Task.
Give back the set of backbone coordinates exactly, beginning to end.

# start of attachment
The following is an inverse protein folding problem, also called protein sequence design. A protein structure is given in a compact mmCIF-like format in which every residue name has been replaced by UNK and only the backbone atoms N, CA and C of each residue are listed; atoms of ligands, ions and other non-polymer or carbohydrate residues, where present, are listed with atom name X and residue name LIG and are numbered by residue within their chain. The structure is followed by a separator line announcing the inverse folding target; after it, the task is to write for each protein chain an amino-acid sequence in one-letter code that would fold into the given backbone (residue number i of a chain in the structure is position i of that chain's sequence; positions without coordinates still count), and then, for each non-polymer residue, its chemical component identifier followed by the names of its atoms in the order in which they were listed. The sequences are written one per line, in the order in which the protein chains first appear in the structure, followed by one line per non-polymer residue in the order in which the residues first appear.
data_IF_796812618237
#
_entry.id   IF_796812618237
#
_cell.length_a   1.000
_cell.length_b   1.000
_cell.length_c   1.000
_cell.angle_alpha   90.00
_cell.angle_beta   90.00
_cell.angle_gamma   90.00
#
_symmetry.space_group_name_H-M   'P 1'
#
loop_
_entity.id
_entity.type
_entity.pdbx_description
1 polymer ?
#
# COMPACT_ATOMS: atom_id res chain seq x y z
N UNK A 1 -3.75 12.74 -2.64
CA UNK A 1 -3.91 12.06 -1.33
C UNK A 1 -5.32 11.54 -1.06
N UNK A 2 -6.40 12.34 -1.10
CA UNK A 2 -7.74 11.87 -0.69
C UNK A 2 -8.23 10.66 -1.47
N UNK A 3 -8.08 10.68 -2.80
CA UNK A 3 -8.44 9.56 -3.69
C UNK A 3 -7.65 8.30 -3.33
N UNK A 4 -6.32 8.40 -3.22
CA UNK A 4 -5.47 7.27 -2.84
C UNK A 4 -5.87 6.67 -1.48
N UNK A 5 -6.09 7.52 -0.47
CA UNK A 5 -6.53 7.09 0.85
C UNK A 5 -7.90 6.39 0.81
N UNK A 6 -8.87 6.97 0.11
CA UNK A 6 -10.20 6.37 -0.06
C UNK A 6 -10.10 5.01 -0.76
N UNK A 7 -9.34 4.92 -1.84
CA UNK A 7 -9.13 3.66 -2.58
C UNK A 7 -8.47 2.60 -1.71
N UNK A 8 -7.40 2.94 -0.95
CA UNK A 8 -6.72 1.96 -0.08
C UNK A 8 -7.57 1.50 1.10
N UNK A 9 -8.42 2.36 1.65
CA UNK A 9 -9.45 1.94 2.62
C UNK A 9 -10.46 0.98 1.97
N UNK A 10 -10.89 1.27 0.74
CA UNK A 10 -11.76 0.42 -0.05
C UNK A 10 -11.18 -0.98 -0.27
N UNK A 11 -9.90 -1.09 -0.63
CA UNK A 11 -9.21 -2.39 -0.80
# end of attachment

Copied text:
The following is an inverse protein folding problem, also called protein sequence design. A protein structure is given in a compact mmCIF-like format in which every residue name has been replaced by UNK and only the backbone atoms N, CA and C of each residue are listed; atoms of ligands, ions and other non-polymer or carbohydrate residues, where present, are listed with atom name X and residue name LIG and are numbered by residue within their chain. The structure is followed by a separator line announcing the inverse folding target; after it, the task is to write for each protein chain an amino-acid sequence in one-letter code that would fold into the given backbone (residue number i of a chain in the structure is position i of that chain's sequence; positions without coordinates still count), and then, for each non-polymer residue, its chemical component identifier followed by the names of its atoms in the order in which they were listed. The sequences are written one per line, in the order in which the protein chains first appear in the structure, followed by one line per non-polymer residue in the order in which the residues first appear.
data_IF_796812618237
#
_entry.id   IF_796812618237
#
_cell.length_a   1.000
_cell.length_b   1.000
_cell.length_c   1.000
_cell.angle_alpha   90.00
_cell.angle_beta   90.00
_cell.angle_gamma   90.00
#
_symmetry.space_group_name_H-M   'P 1'
#
loop_
_entity.id
_entity.type
_entity.pdbx_description
1 polymer ?
#
# COMPACT_ATOMS: atom_id res chain seq x y z
N UNK A 1 -3.75 12.74 -2.64
CA UNK A 1 -3.91 12.06 -1.33
C UNK A 1 -5.32 11.54 -1.06
N UNK A 2 -6.40 12.34 -1.10
CA UNK A 2 -7.74 11.87 -0.69
C UNK A 2 -8.23 10.66 -1.47
N UNK A 3 -8.08 10.68 -2.80
CA UNK A 3 -8.44 9.56 -3.69
C UNK A 3 -7.65 8.30 -3.33
N UNK A 4 -6.32 8.40 -3.22
CA UNK A 4 -5.47 7.27 -2.84
C UNK A 4 -5.87 6.67 -1.48
N UNK A 5 -6.09 7.52 -0.47
CA UNK A 5 -6.53 7.09 0.85
C UNK A 5 -7.90 6.39 0.81
N UNK A 6 -8.87 6.97 0.11
CA UNK A 6 -10.20 6.37 -0.06
C UNK A 6 -10.10 5.01 -0.76
N UNK A 7 -9.34 4.92 -1.84
CA UNK A 7 -9.13 3.66 -2.58
C UNK A 7 -8.47 2.60 -1.71
N UNK A 8 -7.40 2.94 -0.95
CA UNK A 8 -6.72 1.96 -0.08
C UNK A 8 -7.57 1.50 1.10
N UNK A 9 -8.42 2.36 1.65
CA UNK A 9 -9.45 1.94 2.62
C UNK A 9 -10.46 0.98 1.97
N UNK A 10 -10.89 1.27 0.74
CA UNK A 10 -11.76 0.42 -0.05
C UNK A 10 -11.18 -0.98 -0.27
N UNK A 11 -9.90 -1.09 -0.63
CA UNK A 11 -9.21 -2.39 -0.80